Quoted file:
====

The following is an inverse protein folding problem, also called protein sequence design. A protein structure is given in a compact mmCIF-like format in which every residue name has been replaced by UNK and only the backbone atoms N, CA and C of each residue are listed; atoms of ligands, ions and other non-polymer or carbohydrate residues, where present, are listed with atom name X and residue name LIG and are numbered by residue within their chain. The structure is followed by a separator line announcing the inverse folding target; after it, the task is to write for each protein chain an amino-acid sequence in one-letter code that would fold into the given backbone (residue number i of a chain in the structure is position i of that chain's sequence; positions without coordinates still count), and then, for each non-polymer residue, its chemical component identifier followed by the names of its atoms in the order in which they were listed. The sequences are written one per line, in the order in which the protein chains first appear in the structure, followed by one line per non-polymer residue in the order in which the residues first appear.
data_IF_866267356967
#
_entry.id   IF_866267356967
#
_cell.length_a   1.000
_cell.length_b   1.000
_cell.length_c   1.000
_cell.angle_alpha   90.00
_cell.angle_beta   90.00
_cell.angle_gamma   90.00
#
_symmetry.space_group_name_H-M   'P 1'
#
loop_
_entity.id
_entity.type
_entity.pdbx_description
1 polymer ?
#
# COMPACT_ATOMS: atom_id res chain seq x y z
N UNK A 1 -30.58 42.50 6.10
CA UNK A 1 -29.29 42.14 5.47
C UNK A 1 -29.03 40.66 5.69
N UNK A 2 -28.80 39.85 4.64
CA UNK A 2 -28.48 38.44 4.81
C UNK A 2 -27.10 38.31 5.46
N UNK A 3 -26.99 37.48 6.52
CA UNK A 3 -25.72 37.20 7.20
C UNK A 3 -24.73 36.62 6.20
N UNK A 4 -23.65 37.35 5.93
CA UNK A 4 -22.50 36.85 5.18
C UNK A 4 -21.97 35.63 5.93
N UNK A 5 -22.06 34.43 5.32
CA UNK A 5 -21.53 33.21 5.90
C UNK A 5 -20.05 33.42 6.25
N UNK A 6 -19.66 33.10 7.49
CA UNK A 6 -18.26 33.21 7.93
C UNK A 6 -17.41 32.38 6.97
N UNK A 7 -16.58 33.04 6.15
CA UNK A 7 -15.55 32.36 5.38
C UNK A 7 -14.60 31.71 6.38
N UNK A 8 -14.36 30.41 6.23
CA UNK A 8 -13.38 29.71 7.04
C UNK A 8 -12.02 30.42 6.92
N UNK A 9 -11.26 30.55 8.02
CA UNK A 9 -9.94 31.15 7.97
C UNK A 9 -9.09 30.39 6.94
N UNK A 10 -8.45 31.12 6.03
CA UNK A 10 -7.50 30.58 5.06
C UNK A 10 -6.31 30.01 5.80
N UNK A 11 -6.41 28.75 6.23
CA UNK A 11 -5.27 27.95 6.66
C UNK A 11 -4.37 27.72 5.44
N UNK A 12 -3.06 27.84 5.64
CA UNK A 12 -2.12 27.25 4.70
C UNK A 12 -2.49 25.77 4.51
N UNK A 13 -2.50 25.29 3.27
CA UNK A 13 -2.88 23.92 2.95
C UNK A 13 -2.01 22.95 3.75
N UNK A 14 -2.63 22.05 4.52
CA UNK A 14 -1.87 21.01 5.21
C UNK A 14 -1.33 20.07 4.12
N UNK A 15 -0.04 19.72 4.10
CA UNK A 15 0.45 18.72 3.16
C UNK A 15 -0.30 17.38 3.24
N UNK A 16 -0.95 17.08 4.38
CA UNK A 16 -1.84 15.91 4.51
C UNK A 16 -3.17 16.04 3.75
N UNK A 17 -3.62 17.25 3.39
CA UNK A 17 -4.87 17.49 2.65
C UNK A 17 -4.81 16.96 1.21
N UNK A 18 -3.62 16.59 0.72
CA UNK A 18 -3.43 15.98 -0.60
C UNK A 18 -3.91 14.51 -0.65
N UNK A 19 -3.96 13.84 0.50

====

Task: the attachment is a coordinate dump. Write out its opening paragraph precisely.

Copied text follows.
The following is an inverse protein folding problem, also called protein sequence design. A protein structure is given in a compact mmCIF-like format in which every residue name has been replaced by UNK and only the backbone atoms N, CA and C of each residue are listed; atoms of ligands, ions and other non-polymer or carbohydrate residues, where present, are listed with atom name X and residue name LIG and are numbered by residue within their chain. The structure is followed by a separator line announcing the inverse folding target; after it, the task is to write for each protein chain an amino-acid sequence in one-letter code that would fold into the given backbone (residue number i of a chain in the structure is position i of that chain's sequence; positions without coordinates still count), and then, for each non-polymer residue, its chemical component identifier followed by the names of its atoms in the order in which they were listed. The sequences are written one per line, in the order in which the protein chains first appear in the structure, followed by one line per non-polymer residue in the order in which the residues first appear.